The palate goes the same way. Its very primary and unevolved, and even now is plush in its boysenberry plumminess. Well spiced with black pepper to the fore, a slick of licorice and melted tar, lush and assertive at the same time. All very grippy front palate tannins and a warm comfortable finish of some length.
If you must – sip this slowly with some hard cheese. If you can – put it away for at least 5 years. Very promising, nay exciting, wine. 14.0% ABV, $30 cellar door. 89 Book Club points.
I popped into Dans recently to use a gift card from Christmas, and I grabbed a bottle of this wine. A blend of 68% Grenache and 32% Cinsault. Made using approximately 35% whole bunches, and matured on lees for six months in stainless steel and large (600L to 250L) old wood prior to bottling without filtration. No wood, all good.
A bright red in colour. A lovely fruity nose, cherries, cranberries, red currants and touch of mulberries, with some lifted herbal florals. A very soft palate, gentle fruits and minimal tannins. Cherries again, with spices and some bay leaf savouriness. A clean dry finish. 13.5% abv. Screwcap. $25.65. 86 points. Drink now.
Flat cola and red fruits, a touch of stalks, spices and a weird confection reminiscent of Pascall milk bottles. Nice texture on the palate, a mouth filling broadness, cherries and a liqueur character. Tang through the mid-palate and on the finish. An interesting and enjoyable wine; though not quite what I was expecting from a Sangiovese. Sealed with cork under wax. RRP in the $20s or early $30 (from memory). 13.6% abv. 89 points.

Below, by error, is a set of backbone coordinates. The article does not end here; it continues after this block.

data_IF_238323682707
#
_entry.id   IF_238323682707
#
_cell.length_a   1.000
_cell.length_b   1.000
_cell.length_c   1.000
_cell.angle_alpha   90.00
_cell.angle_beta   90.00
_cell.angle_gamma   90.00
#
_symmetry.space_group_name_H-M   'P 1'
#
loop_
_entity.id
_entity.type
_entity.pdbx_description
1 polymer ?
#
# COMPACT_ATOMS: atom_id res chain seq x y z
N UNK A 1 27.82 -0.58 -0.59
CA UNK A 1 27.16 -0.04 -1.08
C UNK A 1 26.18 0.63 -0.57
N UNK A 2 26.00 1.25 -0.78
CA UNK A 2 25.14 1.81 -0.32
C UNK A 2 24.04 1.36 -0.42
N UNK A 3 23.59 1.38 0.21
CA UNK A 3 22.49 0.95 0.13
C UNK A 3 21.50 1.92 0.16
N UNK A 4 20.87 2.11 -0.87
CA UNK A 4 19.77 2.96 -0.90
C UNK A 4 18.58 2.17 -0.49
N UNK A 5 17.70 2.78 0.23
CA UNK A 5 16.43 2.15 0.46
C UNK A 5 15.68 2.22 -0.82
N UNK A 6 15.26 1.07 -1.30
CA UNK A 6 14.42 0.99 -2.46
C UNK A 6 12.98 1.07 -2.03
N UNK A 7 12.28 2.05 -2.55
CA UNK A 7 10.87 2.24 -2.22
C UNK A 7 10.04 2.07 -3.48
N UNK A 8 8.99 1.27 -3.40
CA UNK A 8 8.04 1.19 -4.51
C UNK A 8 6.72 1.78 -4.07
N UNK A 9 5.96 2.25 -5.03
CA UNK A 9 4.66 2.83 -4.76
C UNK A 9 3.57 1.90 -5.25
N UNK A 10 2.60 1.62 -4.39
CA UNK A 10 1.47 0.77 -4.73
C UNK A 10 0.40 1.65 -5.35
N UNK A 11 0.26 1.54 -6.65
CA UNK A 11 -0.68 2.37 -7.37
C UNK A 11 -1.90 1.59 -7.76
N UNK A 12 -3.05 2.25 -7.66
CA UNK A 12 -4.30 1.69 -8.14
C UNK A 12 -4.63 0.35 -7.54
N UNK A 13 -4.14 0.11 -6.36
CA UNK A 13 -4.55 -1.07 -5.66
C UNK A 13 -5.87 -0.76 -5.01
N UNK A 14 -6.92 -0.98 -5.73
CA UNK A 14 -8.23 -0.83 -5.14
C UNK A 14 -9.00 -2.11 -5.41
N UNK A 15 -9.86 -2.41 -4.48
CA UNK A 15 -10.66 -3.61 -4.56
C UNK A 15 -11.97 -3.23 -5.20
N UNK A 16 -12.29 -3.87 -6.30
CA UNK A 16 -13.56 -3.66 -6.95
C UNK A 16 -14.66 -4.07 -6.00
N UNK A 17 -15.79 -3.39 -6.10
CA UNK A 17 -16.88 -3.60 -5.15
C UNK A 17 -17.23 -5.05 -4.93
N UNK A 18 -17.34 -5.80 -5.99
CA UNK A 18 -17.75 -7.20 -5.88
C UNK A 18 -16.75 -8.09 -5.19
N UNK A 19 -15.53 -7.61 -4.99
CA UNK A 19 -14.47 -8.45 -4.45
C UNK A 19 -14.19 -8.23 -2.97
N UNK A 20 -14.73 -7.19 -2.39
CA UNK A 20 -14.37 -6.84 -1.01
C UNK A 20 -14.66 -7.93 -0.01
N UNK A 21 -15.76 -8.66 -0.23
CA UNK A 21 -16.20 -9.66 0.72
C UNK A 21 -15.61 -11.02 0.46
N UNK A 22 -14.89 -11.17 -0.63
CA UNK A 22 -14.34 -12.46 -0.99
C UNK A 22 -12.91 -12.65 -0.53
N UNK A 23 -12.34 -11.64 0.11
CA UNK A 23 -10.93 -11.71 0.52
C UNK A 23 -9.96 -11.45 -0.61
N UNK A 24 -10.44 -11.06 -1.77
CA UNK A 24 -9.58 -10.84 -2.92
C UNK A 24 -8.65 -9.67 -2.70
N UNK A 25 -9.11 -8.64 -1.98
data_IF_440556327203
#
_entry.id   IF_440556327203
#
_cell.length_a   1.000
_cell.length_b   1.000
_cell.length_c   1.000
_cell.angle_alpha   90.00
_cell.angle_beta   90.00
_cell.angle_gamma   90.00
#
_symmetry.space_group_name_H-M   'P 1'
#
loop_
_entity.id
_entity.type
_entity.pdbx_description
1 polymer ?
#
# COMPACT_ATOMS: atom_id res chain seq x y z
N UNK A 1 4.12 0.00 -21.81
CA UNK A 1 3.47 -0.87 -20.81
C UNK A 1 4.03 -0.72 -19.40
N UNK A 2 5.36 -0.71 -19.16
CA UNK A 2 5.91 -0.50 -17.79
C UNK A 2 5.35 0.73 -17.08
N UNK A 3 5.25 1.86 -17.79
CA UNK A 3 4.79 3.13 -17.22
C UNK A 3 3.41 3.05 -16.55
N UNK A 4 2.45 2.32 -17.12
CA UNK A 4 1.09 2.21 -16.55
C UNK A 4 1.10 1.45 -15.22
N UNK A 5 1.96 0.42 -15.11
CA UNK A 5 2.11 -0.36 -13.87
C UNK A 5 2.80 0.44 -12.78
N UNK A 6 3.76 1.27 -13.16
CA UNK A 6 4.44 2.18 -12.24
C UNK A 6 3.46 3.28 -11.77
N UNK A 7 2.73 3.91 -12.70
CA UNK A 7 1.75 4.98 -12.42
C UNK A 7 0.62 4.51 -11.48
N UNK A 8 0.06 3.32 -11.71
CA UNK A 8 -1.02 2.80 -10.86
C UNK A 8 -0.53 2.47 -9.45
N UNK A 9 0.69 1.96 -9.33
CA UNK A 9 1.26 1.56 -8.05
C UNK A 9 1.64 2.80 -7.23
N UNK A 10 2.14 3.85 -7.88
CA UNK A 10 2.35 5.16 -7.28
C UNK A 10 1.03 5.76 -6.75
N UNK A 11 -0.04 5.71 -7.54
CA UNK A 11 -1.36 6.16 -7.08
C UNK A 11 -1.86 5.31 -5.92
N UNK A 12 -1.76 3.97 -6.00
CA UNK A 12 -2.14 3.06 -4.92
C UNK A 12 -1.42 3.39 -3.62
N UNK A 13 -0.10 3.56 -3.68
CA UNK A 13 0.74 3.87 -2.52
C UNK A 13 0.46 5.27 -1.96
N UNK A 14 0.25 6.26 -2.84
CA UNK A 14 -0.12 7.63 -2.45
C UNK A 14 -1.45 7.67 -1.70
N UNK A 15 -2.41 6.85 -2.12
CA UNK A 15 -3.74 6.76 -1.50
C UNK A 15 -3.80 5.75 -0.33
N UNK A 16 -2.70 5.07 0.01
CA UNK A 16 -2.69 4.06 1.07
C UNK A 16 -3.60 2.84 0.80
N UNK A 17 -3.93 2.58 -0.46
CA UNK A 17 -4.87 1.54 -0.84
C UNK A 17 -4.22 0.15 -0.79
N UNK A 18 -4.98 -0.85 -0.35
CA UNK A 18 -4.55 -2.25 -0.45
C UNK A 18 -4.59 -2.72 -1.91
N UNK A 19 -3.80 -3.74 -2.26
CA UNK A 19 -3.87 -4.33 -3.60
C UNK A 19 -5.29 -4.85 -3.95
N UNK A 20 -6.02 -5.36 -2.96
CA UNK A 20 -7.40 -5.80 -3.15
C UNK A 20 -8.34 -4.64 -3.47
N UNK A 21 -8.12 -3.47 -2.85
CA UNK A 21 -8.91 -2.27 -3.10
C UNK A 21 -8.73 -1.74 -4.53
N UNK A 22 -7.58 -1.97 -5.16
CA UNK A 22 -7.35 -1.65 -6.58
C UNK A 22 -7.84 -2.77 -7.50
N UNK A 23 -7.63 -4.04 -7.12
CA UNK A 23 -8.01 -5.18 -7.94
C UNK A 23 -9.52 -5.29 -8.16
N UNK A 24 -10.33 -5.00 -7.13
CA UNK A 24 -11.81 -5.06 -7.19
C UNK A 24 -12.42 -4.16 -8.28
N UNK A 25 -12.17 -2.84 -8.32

I’m going to do this wrong way round, because the point score is the least interesting thing about this wine. 88 or 89 book club points, ‘cos this really is very good, and worth your attention for a little over twenty bucks.
It looks like some very interesting things are going on in Mclaren Vale with Italian varietals, both red and white. Coriole have been into this for more than two decades, and are making giant strides with their sangiovese in particular. But now – here come the whites. Fiano is a great example of the new things going on white could bring white wine back into the frame in the Vale. Olivers Taranga make a particularly good one.
And what an interesting wine this is. Fresh and so mediterrenean. Lemon rind and pine nut according to the winery spiel, I also get rockmelon and lime. And yet texturally this is built on texture rather than acids, with mid palate roundness followed by phenolic grip on the finish which gives it decent length and keeps things fresh.
Lovely summers day drink, only 12.5% ABV and sealed under Stelvin Luxe. Insert this wine where others might choose sauvignon blanc, stroke your chin wisely, and watch others in awe of your eclectic knowledge.